Pence visits anti-gay marriage group days after White House claims he's not 'anti-gay'


Pence is set to attend an event for Concerned Women for America, which issued a 'call to arms' after same-sex marriage became legal in 2015.

Mike Pence is scheduled to visit with the group Concerned Women for America (CWA), a virulently anti-gay conservative group, days after the White House insisted that Pence was not "anti-gay."

".@SecondLady and I are excited to attend the 40th Anniversary of @CWforA!" Pence tweeted on Thursday. "The women of Concerned Women for America have been leading a conservative movement for over four decades and we are honored to join them!"

CWA was founded in the 1980s in opposition to the Equal Rights Amendment and has pursued an anti-equality message ever since.

Pence's tweet comes a little more than a week after deputy White House press secretary Judd Deere tweeted that Pence was not "anti-gay" because he held meetings with the Irish prime minister and his male partner.

"For all of you who think our @VP is anti-gay, I point you to his and the @SecondLady’s schedule tomorrow where they will join Taoiseach @LeoVaradkar and his partner Dr. Matthew Barrett for lunch in Ireland," Deere wrote on September 3.

The statement disregarded Pence's long history of anti-LGBTQ positions and advocacy against equal rights.

Under the "core issues" section of the CWA's website, the group declares, "CWA believes that marriage consists of one man and one woman." CWA laments "the attempt to eliminate natural distinctions between men and women."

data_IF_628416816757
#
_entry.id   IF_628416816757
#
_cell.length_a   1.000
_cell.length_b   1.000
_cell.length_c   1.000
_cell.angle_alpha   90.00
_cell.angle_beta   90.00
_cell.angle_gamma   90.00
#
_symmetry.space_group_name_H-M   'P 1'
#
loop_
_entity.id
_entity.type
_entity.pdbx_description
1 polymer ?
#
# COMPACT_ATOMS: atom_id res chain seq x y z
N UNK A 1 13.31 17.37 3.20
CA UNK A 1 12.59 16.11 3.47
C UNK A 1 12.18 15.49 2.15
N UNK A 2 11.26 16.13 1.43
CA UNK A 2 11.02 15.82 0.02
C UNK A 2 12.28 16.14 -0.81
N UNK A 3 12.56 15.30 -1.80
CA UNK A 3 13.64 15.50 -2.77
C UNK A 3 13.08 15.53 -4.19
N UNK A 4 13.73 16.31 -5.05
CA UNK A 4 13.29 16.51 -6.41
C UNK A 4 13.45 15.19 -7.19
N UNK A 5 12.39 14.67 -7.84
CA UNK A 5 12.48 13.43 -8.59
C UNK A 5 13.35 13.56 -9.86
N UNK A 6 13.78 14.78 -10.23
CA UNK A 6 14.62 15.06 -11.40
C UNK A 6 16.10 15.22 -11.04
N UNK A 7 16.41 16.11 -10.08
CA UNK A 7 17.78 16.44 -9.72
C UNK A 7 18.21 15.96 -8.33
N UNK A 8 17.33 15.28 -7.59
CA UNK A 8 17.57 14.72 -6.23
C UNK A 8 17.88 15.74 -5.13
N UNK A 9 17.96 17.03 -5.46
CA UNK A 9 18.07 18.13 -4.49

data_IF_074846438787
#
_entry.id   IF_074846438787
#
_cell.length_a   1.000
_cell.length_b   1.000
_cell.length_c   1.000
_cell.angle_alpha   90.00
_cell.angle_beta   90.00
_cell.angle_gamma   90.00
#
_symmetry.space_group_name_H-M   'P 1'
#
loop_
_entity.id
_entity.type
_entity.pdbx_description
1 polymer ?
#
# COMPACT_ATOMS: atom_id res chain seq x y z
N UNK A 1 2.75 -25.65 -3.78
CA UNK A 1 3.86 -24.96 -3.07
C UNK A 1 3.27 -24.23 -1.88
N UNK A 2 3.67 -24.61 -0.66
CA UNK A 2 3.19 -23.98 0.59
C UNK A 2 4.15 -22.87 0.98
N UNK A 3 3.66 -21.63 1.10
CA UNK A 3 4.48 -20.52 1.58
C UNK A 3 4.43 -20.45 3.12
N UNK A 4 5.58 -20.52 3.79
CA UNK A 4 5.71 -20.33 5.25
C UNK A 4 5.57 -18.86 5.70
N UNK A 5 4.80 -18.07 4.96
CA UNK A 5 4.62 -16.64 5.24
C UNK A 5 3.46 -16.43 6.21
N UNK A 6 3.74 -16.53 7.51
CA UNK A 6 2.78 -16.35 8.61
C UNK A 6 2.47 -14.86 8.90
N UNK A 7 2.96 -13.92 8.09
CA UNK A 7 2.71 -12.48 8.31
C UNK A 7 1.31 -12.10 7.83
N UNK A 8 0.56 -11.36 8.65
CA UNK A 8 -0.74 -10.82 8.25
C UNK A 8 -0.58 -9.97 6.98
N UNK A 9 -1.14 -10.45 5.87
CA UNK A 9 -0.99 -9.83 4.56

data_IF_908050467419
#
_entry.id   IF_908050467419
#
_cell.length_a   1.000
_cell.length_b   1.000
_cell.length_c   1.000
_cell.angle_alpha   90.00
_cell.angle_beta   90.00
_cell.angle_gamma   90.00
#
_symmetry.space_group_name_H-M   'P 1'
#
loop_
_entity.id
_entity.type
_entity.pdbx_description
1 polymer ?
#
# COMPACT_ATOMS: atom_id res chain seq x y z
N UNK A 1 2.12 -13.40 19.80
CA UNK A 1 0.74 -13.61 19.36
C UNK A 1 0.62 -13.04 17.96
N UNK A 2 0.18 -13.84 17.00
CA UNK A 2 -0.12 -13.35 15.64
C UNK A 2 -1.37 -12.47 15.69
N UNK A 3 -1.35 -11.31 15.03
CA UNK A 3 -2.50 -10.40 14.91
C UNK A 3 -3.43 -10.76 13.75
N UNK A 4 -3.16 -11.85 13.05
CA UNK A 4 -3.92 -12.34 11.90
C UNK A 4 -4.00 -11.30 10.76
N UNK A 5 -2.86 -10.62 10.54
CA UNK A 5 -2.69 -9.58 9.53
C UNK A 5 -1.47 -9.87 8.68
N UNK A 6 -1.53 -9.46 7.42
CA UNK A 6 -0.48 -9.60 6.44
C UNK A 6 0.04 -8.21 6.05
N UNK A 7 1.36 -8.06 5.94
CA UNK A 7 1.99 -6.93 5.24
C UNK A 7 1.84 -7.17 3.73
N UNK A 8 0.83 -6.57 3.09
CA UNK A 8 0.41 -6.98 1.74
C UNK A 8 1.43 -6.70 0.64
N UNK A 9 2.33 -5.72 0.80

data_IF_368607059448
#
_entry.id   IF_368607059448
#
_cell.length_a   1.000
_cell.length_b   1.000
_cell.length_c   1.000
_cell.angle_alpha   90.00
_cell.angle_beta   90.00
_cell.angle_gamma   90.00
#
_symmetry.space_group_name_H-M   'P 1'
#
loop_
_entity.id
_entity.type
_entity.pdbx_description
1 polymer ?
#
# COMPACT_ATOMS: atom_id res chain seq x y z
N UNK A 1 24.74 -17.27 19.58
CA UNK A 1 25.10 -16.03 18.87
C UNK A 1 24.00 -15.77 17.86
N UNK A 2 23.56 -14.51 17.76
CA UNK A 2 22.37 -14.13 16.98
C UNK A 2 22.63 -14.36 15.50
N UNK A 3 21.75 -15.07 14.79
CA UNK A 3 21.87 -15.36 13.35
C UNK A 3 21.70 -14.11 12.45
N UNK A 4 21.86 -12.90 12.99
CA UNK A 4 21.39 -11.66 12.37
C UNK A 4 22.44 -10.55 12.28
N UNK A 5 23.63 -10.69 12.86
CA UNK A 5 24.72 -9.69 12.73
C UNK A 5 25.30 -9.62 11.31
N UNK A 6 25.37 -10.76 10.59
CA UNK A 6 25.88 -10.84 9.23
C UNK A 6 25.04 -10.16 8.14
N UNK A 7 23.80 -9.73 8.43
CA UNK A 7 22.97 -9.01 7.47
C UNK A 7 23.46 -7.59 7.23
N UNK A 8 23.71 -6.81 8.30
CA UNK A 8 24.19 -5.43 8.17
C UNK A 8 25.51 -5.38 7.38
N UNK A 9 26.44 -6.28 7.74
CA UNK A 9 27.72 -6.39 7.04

Additionally, after the 2015 Supreme Court decision in Obergefell v. Hodges, which legalized same-sex marriage, CWA general counsel Mario Diaz noted that the group and his supporters "felt a little abandoned" by God.

According to Diaz, the decision was an "attack on God’s earthly symbol of His relationship to His bride, the Church" and that it meant marriage in America "is finished."

Speaking on CWA's behalf, Diaz issued a "call to arms" and said the national cannot "allow sin to be unchallenged as a valiant choice, blessed and encouraged by government."

Diaz added at the time that the group's long-term goal is to "overturn Obergefell" by "appoint[ing] Justices to the Supreme Court who will repudiate the Court’s current power grab." He also advocated for a constitutional amendment that would allow states opposing same-sex marriage to institute bans on those unions.

Since then, Penny Nance, the group's CEO and president, has said that Trump and Pence have fought "for everything we hold dear" and in an open letter told Trump he had "an army of Concerned Women who will support your Administration as you fight for faith, family, and freedom."

Published with permission of The American Independent Foundation.